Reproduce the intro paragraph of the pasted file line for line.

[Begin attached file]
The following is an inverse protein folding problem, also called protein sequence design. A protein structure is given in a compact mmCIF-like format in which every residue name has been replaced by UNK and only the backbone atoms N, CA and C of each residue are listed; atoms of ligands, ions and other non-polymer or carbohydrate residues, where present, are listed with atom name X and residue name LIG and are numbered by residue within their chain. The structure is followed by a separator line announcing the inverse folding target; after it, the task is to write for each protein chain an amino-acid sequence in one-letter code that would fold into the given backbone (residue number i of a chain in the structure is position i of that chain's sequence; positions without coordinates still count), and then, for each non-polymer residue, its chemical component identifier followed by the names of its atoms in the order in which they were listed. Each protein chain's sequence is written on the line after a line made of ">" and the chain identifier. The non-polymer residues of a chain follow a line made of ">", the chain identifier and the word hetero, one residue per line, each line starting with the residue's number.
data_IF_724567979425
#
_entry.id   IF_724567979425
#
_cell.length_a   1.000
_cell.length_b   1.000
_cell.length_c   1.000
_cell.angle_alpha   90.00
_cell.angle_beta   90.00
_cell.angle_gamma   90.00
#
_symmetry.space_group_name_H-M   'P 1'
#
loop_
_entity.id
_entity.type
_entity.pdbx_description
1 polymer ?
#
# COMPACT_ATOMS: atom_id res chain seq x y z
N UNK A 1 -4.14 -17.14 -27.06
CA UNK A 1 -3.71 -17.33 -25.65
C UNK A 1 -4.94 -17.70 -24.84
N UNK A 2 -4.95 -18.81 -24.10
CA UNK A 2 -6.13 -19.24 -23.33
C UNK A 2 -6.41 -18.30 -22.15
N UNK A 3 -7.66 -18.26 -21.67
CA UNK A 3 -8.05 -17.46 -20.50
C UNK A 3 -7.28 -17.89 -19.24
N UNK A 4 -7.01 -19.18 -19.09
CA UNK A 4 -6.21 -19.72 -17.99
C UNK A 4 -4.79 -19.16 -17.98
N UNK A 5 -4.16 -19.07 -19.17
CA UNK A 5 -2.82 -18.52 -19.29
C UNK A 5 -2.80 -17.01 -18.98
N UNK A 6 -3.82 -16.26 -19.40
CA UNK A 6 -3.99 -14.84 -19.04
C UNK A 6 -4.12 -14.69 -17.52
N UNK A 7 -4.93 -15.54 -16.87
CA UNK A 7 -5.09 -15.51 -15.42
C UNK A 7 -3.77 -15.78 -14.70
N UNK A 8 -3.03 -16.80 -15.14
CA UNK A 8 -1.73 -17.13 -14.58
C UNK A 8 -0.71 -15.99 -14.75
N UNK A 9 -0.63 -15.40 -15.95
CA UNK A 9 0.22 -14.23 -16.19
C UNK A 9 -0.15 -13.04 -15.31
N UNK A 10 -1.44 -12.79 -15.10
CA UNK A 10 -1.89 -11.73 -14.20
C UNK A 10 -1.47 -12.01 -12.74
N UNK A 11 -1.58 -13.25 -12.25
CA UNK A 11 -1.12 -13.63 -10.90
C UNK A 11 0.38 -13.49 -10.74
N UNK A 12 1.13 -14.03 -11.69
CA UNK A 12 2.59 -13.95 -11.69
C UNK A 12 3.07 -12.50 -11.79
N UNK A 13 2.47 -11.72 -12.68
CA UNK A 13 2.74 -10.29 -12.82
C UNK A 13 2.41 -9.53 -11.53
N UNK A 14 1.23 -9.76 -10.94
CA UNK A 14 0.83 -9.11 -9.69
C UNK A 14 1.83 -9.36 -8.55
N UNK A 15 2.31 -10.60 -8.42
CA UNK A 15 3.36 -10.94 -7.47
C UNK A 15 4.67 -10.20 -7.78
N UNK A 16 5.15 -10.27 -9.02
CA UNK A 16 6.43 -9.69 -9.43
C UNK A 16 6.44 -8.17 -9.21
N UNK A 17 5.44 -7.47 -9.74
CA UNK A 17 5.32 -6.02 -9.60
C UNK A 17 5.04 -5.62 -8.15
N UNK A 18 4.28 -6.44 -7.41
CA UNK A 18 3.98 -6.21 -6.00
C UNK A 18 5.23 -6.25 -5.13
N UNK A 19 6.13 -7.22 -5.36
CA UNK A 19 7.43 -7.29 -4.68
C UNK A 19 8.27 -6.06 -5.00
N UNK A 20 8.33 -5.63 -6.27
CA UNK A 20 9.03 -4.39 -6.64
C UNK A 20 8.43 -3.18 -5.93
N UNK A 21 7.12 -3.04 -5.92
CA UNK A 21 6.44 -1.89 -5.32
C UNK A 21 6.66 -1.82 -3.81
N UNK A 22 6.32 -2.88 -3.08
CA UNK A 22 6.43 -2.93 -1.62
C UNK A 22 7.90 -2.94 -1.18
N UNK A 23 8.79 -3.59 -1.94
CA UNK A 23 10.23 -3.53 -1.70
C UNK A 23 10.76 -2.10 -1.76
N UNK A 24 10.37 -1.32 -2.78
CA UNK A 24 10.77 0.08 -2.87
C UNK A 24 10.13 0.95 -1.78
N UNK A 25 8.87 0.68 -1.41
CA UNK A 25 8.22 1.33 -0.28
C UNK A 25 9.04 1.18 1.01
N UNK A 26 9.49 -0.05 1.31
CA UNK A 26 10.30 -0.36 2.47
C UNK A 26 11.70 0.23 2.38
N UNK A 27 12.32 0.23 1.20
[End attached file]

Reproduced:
The following is an inverse protein folding problem, also called protein sequence design. A protein structure is given in a compact mmCIF-like format in which every residue name has been replaced by UNK and only the backbone atoms N, CA and C of each residue are listed; atoms of ligands, ions and other non-polymer or carbohydrate residues, where present, are listed with atom name X and residue name LIG and are numbered by residue within their chain. The structure is followed by a separator line announcing the inverse folding target; after it, the task is to write for each protein chain an amino-acid sequence in one-letter code that would fold into the given backbone (residue number i of a chain in the structure is position i of that chain's sequence; positions without coordinates still count), and then, for each non-polymer residue, its chemical component identifier followed by the names of its atoms in the order in which they were listed. Each protein chain's sequence is written on the line after a line made of ">" and the chain identifier. The non-polymer residues of a chain follow a line made of ">", the chain identifier and the word hetero, one residue per line, each line starting with the residue's number.